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   Discussion Top


Several authors [1],[2],[3] still consider UDS as a gold standard in the evaluation of children with non-neurogenic lower urinary tract dysfunction, while others [4],[5] have questioned its usefulness in picking up a voiding phase abnormality. Conventional UDS is considered invasive, while uroflowmetry inadequate in the evaluation of children with lower urinary tract dysfunction. Studies have favored UFEMG as thefirst choice in this setting to identify different patterns of abnormalities.[6],[7],[8],[9],[10],[11]

In the present study, we have attempted to compare the usefulness of UFEMG and UDS by performing them on the same day on each patient. Our findings reveal that UFEMG is superior in picking up an abnormality compared with UDS. In addition, it also allows us to classify them into different types as proposed by Glassberg [10] and choose an appropriate treatment modality; Type 1: DV, managed by treating constipation, bio feedback, relaxation techniques; Type 2: IDOA managed with anti-cholinergics; Type 3: DUU disorder managed with timed voiding and clean intermittent catheterization in refractory cases; and Type 4: PBND treated with alfa blockers. In our study, we did not encounter any patient with PBND. This is probably due to the small numbers enrolled in our study. We also did not attempt to further sub-classify IDOA based on lag time analysis as proposed by others,[9],[10],[11] and these are some of the limitations of our study.

In the present study, 35% had DV, 13% had idiopathic overactivity and 15% had DUU disorder on UFEMG, and the findings are comparable to that reported by other authors.[7],[8],[9],[10],[11] Among those with UDS abnormality, 92% had UFEMG abnormality as well. Thus, if we had employed UFEMG as thefirst modality of evaluation, we could have avoided many unnecessary invasive urodynamics. UFEMG is superior to UF alone or UDS as it helps to identify the different dysfunctional patterns and choose the appropriate treatment modality. Being a non-invasive test, we propose the UFEMG-first approach [Figure 2] for evaluation of children with lower urinary tract dysfunction. UDS can be reserved for those with upper tract dilatation, bladder wall thickening or pervious abnormal UFEMG. Further larger studies with detailed lag time analysis are required to support or negate our findings.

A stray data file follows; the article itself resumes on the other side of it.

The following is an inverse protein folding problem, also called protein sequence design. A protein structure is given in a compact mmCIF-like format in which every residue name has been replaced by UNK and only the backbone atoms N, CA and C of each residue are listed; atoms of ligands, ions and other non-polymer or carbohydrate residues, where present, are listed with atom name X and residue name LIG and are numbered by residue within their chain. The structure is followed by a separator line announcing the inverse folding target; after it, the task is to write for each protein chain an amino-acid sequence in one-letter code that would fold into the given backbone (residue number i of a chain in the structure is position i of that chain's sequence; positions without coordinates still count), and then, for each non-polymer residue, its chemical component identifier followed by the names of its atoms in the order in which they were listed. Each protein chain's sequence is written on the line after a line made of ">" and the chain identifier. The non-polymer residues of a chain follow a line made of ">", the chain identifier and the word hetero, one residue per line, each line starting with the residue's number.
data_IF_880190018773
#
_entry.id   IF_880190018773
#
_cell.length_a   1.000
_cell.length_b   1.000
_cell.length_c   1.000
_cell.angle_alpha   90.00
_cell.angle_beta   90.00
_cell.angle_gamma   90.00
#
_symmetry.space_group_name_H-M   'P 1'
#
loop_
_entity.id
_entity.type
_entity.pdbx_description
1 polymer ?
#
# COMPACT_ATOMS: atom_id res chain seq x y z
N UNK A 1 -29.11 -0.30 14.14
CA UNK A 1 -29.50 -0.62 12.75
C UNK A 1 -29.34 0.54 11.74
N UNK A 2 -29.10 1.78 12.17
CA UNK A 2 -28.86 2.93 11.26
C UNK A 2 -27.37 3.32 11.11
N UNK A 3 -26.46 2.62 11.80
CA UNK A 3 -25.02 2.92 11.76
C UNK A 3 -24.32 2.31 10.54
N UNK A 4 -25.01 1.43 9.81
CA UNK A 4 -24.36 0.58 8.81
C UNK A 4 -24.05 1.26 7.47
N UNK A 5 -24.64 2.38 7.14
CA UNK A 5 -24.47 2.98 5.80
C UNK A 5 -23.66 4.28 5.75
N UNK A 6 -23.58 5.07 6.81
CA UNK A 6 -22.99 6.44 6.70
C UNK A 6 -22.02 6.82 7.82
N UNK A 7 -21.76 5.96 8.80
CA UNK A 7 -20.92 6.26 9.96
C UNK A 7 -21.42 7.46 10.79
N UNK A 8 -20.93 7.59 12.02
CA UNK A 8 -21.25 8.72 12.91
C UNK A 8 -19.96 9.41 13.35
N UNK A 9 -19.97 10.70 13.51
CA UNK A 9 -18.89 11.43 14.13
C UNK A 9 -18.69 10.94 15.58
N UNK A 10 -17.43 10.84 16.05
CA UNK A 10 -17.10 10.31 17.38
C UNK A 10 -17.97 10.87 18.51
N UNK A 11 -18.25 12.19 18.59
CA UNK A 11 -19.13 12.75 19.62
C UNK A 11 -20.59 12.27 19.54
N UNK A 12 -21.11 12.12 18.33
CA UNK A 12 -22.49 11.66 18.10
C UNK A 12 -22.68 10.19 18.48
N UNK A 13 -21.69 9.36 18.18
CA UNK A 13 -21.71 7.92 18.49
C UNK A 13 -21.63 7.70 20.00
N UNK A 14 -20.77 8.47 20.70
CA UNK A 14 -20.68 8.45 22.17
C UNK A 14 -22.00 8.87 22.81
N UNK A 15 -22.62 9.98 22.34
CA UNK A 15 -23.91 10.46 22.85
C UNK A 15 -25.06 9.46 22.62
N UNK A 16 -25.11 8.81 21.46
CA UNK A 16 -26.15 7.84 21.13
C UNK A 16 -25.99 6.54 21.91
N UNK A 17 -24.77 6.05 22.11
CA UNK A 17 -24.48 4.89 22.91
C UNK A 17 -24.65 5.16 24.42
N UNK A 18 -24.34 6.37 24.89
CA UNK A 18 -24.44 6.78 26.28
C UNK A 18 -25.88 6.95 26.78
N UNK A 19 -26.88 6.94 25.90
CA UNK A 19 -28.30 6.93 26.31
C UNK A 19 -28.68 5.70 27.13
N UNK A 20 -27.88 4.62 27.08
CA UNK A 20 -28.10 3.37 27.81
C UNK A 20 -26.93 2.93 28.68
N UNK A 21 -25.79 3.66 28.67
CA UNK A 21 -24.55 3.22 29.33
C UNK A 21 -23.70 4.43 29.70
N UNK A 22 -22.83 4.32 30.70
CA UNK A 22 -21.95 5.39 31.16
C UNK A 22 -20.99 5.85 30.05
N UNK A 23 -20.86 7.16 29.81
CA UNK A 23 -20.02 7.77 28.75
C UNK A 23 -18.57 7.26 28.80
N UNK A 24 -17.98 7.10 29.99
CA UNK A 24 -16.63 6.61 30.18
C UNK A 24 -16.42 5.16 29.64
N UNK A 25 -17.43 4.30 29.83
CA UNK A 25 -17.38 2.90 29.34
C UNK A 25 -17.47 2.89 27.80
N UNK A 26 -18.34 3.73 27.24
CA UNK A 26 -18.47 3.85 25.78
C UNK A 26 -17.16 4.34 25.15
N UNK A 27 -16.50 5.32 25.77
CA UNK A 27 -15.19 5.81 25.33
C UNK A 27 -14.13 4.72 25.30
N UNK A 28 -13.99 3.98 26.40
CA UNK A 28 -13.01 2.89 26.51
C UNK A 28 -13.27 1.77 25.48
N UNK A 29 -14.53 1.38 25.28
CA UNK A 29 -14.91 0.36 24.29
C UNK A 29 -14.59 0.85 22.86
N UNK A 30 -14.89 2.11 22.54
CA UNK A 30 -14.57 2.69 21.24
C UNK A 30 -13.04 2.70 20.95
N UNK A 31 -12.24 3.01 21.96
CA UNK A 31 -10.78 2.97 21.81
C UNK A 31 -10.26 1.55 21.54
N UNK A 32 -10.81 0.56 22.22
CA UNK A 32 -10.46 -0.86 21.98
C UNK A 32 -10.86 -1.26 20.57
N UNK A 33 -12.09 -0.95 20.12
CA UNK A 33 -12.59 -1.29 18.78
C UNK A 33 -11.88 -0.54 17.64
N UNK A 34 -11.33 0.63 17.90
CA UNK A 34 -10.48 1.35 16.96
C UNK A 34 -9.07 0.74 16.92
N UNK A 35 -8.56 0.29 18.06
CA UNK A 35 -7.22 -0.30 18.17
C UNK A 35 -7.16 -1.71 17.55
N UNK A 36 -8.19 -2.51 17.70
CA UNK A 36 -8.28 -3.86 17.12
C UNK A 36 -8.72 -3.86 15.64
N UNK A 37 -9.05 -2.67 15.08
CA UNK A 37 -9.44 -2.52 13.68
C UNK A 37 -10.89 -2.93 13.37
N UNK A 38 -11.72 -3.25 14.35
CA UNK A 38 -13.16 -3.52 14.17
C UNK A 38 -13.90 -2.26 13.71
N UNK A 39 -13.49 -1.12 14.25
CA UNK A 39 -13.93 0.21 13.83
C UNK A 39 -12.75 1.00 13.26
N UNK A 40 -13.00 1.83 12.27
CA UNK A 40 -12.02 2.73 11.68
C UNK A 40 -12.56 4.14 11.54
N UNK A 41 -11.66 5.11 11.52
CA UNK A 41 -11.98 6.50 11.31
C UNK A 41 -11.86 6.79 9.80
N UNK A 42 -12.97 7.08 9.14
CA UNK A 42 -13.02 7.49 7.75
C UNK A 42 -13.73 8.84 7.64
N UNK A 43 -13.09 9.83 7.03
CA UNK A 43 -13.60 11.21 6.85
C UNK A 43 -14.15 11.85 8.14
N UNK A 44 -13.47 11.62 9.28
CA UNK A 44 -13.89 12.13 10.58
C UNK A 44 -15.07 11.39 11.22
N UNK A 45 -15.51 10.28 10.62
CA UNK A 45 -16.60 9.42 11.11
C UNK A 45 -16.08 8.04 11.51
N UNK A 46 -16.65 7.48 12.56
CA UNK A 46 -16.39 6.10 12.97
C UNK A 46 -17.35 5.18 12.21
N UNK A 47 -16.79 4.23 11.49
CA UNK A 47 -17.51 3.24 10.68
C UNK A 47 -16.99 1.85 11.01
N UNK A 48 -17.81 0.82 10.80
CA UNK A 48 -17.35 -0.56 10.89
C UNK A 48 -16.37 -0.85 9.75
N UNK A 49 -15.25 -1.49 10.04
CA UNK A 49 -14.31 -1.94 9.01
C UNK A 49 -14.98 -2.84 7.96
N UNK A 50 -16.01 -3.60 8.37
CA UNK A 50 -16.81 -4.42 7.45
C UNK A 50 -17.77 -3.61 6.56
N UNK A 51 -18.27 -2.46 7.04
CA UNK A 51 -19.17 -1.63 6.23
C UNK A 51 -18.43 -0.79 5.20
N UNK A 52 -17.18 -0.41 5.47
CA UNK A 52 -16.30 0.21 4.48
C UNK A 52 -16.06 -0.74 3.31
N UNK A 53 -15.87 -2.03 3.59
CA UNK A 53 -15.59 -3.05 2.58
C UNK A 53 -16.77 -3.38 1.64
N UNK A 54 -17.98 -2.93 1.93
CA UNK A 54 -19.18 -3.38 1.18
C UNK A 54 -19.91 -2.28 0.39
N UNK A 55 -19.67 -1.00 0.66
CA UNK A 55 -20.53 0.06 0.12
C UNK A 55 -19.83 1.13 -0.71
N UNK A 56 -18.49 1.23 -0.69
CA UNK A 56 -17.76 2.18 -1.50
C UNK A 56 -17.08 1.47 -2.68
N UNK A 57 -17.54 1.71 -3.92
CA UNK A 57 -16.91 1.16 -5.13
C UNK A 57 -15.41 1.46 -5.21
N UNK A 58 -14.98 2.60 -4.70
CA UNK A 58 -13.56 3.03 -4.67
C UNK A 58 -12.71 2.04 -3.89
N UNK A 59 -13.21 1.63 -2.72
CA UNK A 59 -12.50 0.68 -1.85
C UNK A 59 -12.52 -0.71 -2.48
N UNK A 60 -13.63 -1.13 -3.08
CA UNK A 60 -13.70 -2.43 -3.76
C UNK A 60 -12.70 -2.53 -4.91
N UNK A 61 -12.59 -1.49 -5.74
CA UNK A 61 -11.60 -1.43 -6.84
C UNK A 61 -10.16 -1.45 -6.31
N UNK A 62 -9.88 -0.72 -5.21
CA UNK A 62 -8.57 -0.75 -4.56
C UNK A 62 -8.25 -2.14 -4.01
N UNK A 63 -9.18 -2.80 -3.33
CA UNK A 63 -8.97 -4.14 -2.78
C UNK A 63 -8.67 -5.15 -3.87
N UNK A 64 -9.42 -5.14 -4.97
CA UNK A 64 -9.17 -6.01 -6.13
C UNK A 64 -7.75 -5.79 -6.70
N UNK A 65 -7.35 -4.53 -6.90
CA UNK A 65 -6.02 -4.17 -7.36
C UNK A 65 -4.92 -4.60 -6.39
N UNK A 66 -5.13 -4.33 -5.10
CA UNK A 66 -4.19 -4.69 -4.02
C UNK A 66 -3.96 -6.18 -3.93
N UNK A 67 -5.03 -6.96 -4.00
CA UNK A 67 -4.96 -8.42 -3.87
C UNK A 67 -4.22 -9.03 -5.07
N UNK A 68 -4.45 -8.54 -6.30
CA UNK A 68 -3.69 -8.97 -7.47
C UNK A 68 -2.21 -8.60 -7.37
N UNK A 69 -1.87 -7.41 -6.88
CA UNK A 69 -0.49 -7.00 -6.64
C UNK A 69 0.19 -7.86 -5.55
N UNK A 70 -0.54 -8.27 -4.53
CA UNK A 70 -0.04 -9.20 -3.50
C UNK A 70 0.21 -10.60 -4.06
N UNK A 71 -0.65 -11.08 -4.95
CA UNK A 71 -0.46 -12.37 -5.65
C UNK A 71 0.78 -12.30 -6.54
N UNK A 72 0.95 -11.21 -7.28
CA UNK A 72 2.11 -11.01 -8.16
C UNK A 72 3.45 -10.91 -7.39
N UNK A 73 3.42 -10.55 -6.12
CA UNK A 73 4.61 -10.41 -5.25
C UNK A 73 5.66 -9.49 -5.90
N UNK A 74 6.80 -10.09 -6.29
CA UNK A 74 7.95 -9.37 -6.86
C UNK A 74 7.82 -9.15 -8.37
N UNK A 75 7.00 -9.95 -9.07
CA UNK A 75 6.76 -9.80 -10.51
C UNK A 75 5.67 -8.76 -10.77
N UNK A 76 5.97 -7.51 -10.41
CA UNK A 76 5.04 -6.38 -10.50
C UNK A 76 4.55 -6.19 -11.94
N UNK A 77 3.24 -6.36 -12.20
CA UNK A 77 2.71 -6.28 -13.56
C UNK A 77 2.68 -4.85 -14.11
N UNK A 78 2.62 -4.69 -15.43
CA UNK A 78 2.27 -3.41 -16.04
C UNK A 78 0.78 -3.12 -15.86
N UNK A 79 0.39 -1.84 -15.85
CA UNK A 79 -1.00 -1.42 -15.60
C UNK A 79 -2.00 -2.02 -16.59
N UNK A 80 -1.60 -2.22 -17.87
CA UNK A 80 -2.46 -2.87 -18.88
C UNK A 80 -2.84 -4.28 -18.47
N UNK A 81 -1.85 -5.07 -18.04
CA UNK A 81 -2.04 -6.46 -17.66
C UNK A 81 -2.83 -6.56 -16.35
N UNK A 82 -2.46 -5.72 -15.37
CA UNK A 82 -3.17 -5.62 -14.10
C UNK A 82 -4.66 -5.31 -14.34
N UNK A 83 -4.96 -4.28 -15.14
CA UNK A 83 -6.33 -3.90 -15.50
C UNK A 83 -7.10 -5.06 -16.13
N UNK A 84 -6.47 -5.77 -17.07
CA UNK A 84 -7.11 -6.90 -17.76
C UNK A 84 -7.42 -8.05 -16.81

Financial support and sponsorship

Nil

Conflicts of interest

None declared.



 
   References Top

1.
Nitti VW, Lefkowitz G, Ficazzola M, Dixon CM. Lower urinary tract symptoms in young men: Videourodynamic findings and correlation with noninvasive measures. J Urol 2002;168:135-8.  Back to cited text no. 1
    
2.
Glazier DB, Murphy DP, Fleisher MH, Cummings KB, Barone JG. Evaluation of the utility of video-urodynamics in children with urinary tract infection and voiding dysfunction. Br J Urol 1997;80:806-8.  Back to cited text no. 2
    
3.
Hoebeke P, Van Laecke E, Van Camp C, Raes A, Van De Walle J. One thousand video-urodynamic studies in children with non-neurogenic bladder sphincter dysfunction. BJU Int 2001;87:575-80.  Back to cited text no. 3
    
4.
Soygür T, Arikan N, Tokatli Z, Karaboga R. The role of video-urodynamic studies in managing non-neurogenic voiding dysfunction in children. BJU Int 2004;93:841-3.  Back to cited text no. 4
    
5.
Parekh DJ, Pope JC 4th, Adams MC, Brock JW 3rd. The use of radiography, urodynamic studies and cystoscopy in the evaluation of voiding dysfunction. J Urol 2001;165:215-8.  Back to cited text no. 5
    
6.
Wenske S, Combs AJ, Van Batavia JP, Glassberg KI. Can Staccato and interrupted/Fractionated Uroflow Patterns Alone Correctly Identify the Underlying Lower Urinary Tract Condition? J Urol 2012;187:2188-93.  Back to cited text no. 6
    
7.
Elmissiry M, Abdelkarim A, Badawy H, Elsalmy S, Ali GA. Refractory enuresis in children and adolescents: How can urodynamics affect management and what is the optimum test? J Pediatr Urol 2013;9:348-52.  Back to cited text no. 7
    
8.
Chrzan R, Czernik J, Apoznański W, Patkowski D, Siekanowicz P. Uroflowmetry in children – is it necessary to repeat the study in a single patient? Eur J Pediatric Surg 2005;15:26-9.  Back to cited text no. 8
    
9.
Van Batavia JP, Combs AJ, Hyun G, Bayer A, Medina-Kreppein D, Schlussel RN, et al. Simplifying the diagnosis of 4 common voiding conditions using uroflow/electromyography, electromyography lag time and voiding history. J Urol 2011;186:1721-6.  Back to cited text no. 9
    
10.
Glassberg KI, Combs AJ, Horowitz M. Nonneurogenic voiding disorders in children and adolescents: Clinical and videourodynamic findings in 4 specific conditions. J Urol 2010;184:2123-7.  Back to cited text no. 10
    
11.
Combs AJ, Graftein M, Horowitz M, Glassberg KI. Primary bladder neck dysfunction in children and adolescents: Pelvic floor electromyography lag time- a new non invasive method to screen for and monitor therapeutic response: J Urol 2005;173:207.  Back to cited text no. 11
    


    Figures

  [Figure 1], [Figure 2]
 
 
    Tables

  [Table 1], [Table 2]